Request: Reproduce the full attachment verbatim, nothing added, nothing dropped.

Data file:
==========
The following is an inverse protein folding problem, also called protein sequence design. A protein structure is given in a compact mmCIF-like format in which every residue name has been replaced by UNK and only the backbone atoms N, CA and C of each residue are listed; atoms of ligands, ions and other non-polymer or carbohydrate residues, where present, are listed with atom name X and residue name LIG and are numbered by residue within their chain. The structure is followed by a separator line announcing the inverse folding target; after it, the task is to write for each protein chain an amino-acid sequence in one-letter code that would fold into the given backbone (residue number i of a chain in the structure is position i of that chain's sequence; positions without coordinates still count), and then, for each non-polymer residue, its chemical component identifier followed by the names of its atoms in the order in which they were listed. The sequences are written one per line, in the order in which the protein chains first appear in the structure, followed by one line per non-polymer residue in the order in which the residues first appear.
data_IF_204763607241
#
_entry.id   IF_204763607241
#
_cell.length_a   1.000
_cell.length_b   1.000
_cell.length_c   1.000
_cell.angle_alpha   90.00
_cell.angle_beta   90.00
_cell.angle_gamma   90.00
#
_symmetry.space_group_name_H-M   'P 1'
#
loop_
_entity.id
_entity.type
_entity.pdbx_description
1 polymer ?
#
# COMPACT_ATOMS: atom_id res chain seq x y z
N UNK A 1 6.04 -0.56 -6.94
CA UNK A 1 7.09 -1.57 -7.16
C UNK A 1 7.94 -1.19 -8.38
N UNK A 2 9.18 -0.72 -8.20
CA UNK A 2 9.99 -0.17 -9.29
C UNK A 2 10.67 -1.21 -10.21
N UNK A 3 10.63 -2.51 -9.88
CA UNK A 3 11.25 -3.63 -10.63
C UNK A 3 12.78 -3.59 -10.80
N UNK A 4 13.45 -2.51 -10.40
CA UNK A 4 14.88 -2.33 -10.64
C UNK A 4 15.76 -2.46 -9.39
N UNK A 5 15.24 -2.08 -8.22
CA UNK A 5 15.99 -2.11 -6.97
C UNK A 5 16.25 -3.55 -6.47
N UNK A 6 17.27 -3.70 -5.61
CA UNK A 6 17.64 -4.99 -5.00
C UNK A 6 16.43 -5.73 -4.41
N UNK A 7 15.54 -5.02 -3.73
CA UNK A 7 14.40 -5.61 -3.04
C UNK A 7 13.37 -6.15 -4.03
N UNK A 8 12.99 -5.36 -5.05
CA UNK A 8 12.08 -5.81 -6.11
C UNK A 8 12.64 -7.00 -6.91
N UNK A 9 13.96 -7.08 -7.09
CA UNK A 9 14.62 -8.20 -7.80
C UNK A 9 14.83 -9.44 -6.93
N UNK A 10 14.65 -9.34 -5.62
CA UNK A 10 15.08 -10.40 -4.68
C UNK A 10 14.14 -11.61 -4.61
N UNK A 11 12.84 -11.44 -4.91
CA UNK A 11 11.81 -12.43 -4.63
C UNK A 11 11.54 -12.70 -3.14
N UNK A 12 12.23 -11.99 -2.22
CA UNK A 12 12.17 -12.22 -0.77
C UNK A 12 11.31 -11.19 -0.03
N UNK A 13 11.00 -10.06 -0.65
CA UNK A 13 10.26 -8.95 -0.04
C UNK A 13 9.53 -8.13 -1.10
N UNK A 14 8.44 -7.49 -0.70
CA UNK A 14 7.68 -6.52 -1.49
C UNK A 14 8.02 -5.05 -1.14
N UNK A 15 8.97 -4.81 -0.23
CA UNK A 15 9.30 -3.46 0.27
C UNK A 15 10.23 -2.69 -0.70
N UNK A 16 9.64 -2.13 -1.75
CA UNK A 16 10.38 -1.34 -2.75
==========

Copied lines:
The following is an inverse protein folding problem, also called protein sequence design. A protein structure is given in a compact mmCIF-like format in which every residue name has been replaced by UNK and only the backbone atoms N, CA and C of each residue are listed; atoms of ligands, ions and other non-polymer or carbohydrate residues, where present, are listed with atom name X and residue name LIG and are numbered by residue within their chain. The structure is followed by a separator line announcing the inverse folding target; after it, the task is to write for each protein chain an amino-acid sequence in one-letter code that would fold into the given backbone (residue number i of a chain in the structure is position i of that chain's sequence; positions without coordinates still count), and then, for each non-polymer residue, its chemical component identifier followed by the names of its atoms in the order in which they were listed. The sequences are written one per line, in the order in which the protein chains first appear in the structure, followed by one line per non-polymer residue in the order in which the residues first appear.
data_IF_204763607241
#
_entry.id   IF_204763607241
#
_cell.length_a   1.000
_cell.length_b   1.000
_cell.length_c   1.000
_cell.angle_alpha   90.00
_cell.angle_beta   90.00
_cell.angle_gamma   90.00
#
_symmetry.space_group_name_H-M   'P 1'
#
loop_
_entity.id
_entity.type
_entity.pdbx_description
1 polymer ?
#
# COMPACT_ATOMS: atom_id res chain seq x y z
N UNK A 1 6.04 -0.56 -6.94
CA UNK A 1 7.09 -1.57 -7.16
C UNK A 1 7.94 -1.19 -8.38
N UNK A 2 9.18 -0.72 -8.20
CA UNK A 2 9.99 -0.17 -9.29
C UNK A 2 10.67 -1.21 -10.21
N UNK A 3 10.63 -2.51 -9.88
CA UNK A 3 11.25 -3.63 -10.63
C UNK A 3 12.78 -3.59 -10.80
N UNK A 4 13.45 -2.51 -10.40
CA UNK A 4 14.88 -2.33 -10.64
C UNK A 4 15.76 -2.46 -9.39
N UNK A 5 15.24 -2.08 -8.22
CA UNK A 5 15.99 -2.11 -6.97
C UNK A 5 16.25 -3.55 -6.47
N UNK A 6 17.27 -3.70 -5.61
CA UNK A 6 17.64 -4.99 -5.00
C UNK A 6 16.43 -5.73 -4.41
N UNK A 7 15.54 -5.02 -3.73
CA UNK A 7 14.40 -5.61 -3.04
C UNK A 7 13.37 -6.15 -4.03
N UNK A 8 12.99 -5.36 -5.05
CA UNK A 8 12.08 -5.81 -6.11
C UNK A 8 12.64 -7.00 -6.91
N UNK A 9 13.96 -7.08 -7.09
CA UNK A 9 14.62 -8.20 -7.80
C UNK A 9 14.83 -9.44 -6.93
N UNK A 10 14.65 -9.34 -5.62
CA UNK A 10 15.08 -10.40 -4.68
C UNK A 10 14.14 -11.61 -4.61
N UNK A 11 12.84 -11.44 -4.91
CA UNK A 11 11.81 -12.43 -4.63
C UNK A 11 11.54 -12.70 -3.14
N UNK A 12 12.23 -11.99 -2.22
CA UNK A 12 12.17 -12.22 -0.77
C UNK A 12 11.31 -11.19 -0.03
N UNK A 13 11.00 -10.06 -0.65
CA UNK A 13 10.26 -8.95 -0.04
C UNK A 13 9.53 -8.13 -1.10
N UNK A 14 8.44 -7.49 -0.70
CA UNK A 14 7.68 -6.52 -1.49
C UNK A 14 8.02 -5.05 -1.14
N UNK A 15 8.97 -4.81 -0.23
CA UNK A 15 9.30 -3.46 0.27
C UNK A 15 10.23 -2.69 -0.70
N UNK A 16 9.64 -2.13 -1.75
CA UNK A 16 10.38 -1.34 -2.75